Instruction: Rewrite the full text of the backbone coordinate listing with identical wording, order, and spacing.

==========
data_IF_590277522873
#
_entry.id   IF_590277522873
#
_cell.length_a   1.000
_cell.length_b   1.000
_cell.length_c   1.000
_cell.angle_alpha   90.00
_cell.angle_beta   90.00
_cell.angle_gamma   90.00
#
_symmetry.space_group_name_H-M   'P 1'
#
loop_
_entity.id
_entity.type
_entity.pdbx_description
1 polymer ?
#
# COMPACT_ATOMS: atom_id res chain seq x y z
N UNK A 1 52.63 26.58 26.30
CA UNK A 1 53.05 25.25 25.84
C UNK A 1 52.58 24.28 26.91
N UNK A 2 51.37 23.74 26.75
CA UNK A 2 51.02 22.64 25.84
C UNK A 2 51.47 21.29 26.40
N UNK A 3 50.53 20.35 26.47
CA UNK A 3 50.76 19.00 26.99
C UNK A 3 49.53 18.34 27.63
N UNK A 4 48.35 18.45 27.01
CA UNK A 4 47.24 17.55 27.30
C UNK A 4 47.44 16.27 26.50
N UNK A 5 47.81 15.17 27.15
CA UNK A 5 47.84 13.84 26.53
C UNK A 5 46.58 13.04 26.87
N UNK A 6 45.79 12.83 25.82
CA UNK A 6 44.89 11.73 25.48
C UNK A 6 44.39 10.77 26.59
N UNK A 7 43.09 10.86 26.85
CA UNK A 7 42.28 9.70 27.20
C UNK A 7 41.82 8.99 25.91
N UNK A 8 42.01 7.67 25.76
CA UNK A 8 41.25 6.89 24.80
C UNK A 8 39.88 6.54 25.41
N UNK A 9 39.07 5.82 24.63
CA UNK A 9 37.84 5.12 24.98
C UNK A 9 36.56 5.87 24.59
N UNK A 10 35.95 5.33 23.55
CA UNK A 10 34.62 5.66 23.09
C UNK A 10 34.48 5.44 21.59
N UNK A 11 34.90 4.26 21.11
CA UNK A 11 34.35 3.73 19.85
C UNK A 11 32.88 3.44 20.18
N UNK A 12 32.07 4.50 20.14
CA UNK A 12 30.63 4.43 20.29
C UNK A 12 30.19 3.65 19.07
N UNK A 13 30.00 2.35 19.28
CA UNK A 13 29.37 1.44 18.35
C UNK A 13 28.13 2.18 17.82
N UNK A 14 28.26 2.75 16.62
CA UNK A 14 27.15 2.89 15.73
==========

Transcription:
data_IF_590277522873
#
_entry.id   IF_590277522873
#
_cell.length_a   1.000
_cell.length_b   1.000
_cell.length_c   1.000
_cell.angle_alpha   90.00
_cell.angle_beta   90.00
_cell.angle_gamma   90.00
#
_symmetry.space_group_name_H-M   'P 1'
#
loop_
_entity.id
_entity.type
_entity.pdbx_description
1 polymer ?
#
# COMPACT_ATOMS: atom_id res chain seq x y z
N UNK A 1 52.63 26.58 26.30
CA UNK A 1 53.05 25.25 25.84
C UNK A 1 52.58 24.28 26.91
N UNK A 2 51.37 23.74 26.75
CA UNK A 2 51.02 22.64 25.84
C UNK A 2 51.47 21.29 26.40
N UNK A 3 50.53 20.35 26.47
CA UNK A 3 50.76 19.00 26.99
C UNK A 3 49.53 18.34 27.63
N UNK A 4 48.35 18.45 27.01
CA UNK A 4 47.24 17.55 27.30
C UNK A 4 47.44 16.27 26.50
N UNK A 5 47.81 15.17 27.15
CA UNK A 5 47.84 13.84 26.53
C UNK A 5 46.58 13.04 26.87
N UNK A 6 45.79 12.83 25.82
CA UNK A 6 44.89 11.73 25.48
C UNK A 6 44.39 10.77 26.59
N UNK A 7 43.09 10.86 26.85
CA UNK A 7 42.28 9.70 27.20
C UNK A 7 41.82 8.99 25.91
N UNK A 8 42.01 7.67 25.76
CA UNK A 8 41.25 6.89 24.80
C UNK A 8 39.88 6.54 25.41
N UNK A 9 39.07 5.82 24.63
CA UNK A 9 37.84 5.12 24.98
C UNK A 9 36.56 5.87 24.59
N UNK A 10 35.95 5.33 23.55
CA UNK A 10 34.62 5.66 23.09
C UNK A 10 34.48 5.44 21.59
N UNK A 11 34.90 4.26 21.11
CA UNK A 11 34.35 3.73 19.85
C UNK A 11 32.88 3.44 20.18
N UNK A 12 32.07 4.50 20.14
CA UNK A 12 30.63 4.43 20.29
C UNK A 12 30.19 3.65 19.07
N UNK A 13 30.00 2.35 19.28
CA UNK A 13 29.37 1.44 18.35
C UNK A 13 28.13 2.18 17.82
N UNK A 14 28.26 2.75 16.62
CA UNK A 14 27.15 2.89 15.73